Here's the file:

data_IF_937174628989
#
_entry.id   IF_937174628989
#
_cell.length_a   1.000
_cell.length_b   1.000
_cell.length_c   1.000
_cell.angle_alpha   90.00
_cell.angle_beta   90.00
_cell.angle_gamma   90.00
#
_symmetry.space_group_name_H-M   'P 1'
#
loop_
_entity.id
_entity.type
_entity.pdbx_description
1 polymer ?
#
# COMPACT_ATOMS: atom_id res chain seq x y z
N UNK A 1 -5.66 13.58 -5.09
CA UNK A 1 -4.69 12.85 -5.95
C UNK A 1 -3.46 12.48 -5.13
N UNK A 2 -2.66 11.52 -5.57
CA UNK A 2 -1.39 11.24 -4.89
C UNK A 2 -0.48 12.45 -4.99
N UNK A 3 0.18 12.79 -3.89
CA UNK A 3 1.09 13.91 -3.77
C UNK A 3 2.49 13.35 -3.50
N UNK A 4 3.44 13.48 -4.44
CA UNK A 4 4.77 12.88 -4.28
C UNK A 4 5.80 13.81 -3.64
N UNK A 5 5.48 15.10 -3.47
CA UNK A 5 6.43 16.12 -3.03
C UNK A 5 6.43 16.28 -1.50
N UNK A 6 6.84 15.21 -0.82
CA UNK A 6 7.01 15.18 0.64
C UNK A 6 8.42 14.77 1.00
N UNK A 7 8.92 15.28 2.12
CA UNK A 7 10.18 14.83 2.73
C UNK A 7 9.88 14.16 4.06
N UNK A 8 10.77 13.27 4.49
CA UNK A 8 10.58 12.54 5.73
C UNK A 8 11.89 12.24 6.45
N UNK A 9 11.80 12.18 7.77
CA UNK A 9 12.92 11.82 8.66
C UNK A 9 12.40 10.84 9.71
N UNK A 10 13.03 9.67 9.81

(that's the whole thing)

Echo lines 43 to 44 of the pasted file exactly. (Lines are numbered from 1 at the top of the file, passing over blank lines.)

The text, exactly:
CA UNK A 8 10.58 12.54 5.73
C UNK A 8 11.89 12.24 6.45